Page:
Control Systems
Fluide & Liquid Heating
Heater Selection
Thermal System Basics
Heat Transfer Fundamentals
  System Consideration

Control Systems Selection Guidelines :

Process controls, over temperature controls, level controls, sensors, power controls, and panels. Now that you have selected the heater(s) for your process, it is time to choose control components, panels, and sensors, to provide the desired results.

In order to assemble a complete control system, you will need the following information:

  • Voltage, wattage, current (calculated from voltage and wattage),
  • Number of zones: (different sections controlled differently),
  • Area location or classification: (indoor, outdoor, explosion hazard), and
  • The desired process temperature range, as well as permitted deviations should be specified. Close control and/or control of one pass heating of gas or liquids will probably require electronic control.
  • Process accuracy issues: For large mass processes (big tanks, large blocks of metal) where the temperature wont or cant move quickly, and the temperature requirement is not critical, mechanical bulb and capillary thermostats can usually be used, or if electronic control with indication is needed a simple On/Off controller with a contactor is necessary.
  • Process speed: For processes, having low mass, fast, accurate control is important. A proportional or PID controller with an SCR power controller would be a good choice.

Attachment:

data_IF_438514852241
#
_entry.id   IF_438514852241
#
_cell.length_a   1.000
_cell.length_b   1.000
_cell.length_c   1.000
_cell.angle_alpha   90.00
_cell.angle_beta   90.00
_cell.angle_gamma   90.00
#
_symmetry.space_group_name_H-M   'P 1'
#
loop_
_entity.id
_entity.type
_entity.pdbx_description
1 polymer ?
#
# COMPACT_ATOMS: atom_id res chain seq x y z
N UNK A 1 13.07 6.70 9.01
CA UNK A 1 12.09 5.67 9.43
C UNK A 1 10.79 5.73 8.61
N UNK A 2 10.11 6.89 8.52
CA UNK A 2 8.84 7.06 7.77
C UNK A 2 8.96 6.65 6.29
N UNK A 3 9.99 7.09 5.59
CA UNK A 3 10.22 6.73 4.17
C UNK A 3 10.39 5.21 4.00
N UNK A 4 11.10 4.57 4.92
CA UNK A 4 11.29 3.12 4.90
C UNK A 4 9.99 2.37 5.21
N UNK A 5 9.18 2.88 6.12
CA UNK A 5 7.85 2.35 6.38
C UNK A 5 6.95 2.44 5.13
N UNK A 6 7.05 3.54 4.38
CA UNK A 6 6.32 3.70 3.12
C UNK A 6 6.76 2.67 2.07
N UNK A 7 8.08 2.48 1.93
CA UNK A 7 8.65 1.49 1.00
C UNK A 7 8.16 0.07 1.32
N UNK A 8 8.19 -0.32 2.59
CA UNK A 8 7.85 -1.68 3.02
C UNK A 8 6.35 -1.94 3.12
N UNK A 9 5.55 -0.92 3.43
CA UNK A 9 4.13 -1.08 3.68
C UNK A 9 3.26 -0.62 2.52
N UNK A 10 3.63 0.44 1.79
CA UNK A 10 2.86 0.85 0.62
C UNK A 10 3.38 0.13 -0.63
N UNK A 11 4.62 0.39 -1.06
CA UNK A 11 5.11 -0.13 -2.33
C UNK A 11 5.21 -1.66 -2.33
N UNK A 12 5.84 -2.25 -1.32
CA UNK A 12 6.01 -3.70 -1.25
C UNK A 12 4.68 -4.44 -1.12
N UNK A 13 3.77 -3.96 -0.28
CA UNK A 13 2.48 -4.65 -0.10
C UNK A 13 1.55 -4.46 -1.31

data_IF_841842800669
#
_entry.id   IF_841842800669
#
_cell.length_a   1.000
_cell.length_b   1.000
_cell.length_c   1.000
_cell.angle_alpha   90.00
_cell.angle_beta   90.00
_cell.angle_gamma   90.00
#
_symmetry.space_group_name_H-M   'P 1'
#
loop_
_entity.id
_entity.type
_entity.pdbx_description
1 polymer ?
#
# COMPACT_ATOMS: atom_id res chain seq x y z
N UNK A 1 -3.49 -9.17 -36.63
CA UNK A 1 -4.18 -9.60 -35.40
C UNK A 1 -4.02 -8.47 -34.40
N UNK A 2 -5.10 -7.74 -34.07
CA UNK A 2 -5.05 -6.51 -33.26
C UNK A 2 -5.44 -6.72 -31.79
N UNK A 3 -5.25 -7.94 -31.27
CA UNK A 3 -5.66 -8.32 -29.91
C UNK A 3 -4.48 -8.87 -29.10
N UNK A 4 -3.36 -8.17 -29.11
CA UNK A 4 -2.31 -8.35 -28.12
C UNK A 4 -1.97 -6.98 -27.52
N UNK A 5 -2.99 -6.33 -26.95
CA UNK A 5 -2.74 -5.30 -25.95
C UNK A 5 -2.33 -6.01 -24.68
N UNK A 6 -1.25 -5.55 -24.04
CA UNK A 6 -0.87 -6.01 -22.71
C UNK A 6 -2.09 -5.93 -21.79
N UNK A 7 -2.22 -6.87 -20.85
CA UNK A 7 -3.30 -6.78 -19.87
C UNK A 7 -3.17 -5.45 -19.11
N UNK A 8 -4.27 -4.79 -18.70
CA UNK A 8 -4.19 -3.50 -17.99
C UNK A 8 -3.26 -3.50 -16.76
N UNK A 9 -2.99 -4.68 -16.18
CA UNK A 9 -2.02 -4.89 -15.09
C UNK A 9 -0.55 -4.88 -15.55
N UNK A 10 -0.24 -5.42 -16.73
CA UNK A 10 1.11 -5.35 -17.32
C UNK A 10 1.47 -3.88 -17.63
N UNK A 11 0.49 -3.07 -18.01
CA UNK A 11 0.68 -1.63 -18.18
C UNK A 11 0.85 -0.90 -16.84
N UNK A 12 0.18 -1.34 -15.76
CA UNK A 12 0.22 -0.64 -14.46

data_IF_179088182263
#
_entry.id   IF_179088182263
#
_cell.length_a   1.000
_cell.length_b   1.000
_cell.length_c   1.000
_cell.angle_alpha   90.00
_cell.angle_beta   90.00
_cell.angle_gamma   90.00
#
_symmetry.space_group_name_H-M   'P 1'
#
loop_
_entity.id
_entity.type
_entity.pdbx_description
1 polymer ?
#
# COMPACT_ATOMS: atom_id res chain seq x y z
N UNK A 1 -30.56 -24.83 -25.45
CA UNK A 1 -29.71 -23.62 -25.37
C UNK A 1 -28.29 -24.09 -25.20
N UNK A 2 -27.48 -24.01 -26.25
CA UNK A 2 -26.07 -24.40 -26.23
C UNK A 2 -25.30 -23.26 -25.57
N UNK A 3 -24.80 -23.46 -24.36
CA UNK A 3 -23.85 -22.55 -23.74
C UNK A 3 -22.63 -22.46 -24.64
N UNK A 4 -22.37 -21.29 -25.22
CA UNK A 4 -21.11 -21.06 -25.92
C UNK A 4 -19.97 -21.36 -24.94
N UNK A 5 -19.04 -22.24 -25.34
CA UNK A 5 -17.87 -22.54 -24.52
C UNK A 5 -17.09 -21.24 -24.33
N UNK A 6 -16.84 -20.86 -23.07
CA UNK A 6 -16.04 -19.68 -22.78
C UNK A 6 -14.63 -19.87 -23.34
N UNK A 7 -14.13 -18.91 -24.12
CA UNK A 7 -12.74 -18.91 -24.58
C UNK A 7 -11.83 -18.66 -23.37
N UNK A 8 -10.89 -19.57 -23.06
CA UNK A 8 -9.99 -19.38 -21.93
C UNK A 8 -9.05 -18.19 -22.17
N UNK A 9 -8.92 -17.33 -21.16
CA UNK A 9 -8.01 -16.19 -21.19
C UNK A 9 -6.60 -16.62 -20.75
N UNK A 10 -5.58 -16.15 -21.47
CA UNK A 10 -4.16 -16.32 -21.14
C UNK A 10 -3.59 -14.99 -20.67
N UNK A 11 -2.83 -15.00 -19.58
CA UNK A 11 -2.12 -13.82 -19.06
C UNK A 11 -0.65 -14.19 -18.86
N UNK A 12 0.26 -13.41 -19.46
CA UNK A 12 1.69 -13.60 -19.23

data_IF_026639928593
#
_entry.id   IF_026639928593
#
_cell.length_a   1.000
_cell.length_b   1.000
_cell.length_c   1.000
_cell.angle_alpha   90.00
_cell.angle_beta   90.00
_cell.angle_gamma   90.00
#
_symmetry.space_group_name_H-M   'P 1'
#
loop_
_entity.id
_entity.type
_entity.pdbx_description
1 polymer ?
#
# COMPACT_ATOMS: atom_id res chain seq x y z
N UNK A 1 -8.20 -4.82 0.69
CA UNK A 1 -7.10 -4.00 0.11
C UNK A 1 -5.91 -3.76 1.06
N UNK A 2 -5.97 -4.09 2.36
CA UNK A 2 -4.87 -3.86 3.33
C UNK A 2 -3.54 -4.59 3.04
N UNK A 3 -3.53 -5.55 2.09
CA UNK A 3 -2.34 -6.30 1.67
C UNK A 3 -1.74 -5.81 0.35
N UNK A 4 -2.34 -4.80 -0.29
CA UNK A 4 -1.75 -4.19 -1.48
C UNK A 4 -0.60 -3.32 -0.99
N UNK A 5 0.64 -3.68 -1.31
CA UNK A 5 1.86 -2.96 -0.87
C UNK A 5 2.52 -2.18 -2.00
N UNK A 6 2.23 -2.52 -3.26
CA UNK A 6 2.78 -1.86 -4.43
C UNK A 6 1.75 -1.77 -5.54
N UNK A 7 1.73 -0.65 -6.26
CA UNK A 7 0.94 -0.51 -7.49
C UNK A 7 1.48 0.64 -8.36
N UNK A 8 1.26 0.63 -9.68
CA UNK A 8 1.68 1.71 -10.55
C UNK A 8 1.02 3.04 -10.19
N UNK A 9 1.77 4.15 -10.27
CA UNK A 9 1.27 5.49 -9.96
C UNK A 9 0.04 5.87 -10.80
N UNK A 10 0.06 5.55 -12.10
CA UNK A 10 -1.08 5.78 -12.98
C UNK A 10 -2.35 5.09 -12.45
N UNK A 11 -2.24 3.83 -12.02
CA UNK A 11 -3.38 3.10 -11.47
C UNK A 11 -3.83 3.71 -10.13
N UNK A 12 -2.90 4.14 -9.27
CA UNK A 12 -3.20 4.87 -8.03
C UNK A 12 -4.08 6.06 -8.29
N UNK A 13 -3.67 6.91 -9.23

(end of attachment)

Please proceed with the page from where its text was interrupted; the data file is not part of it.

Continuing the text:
• Process upset: If the process is subject to upset, (oven door opened for new batch, for instance), a PID control will be required for good results. This is also the case if heating liquid or gas (air) in one pass. An SCR will be needed as well.
  • Environmental (ambient conditions): Process controls, over temperature controls, and accessories must be selected with the surrounding area in mind. Wet, dry, and explosion hazard areas must be considered, as well as the ambient temperature range the equipment will operate in. Mechanical controls should not be exposed to temperatures above their stated range. Electronic controls are designed to operate in an ambient Temperature of above 32F, and below a stated maximum, usually 120 or 140F.
  • Safety: An over temperature control should be included to protect process, area, heater(s), and/or product in the event of a primary control failure, or interruption of flow in moving systems. If the power control is an SCR, a contactor or shunt trip should be provided so the load can be shut down, even if the SCRs are shorted. If heating confined liquid or gas, an approved mechanical temperature/pressure relief valve is also required. For some areas, ASME certification may be required on pressure vessels.
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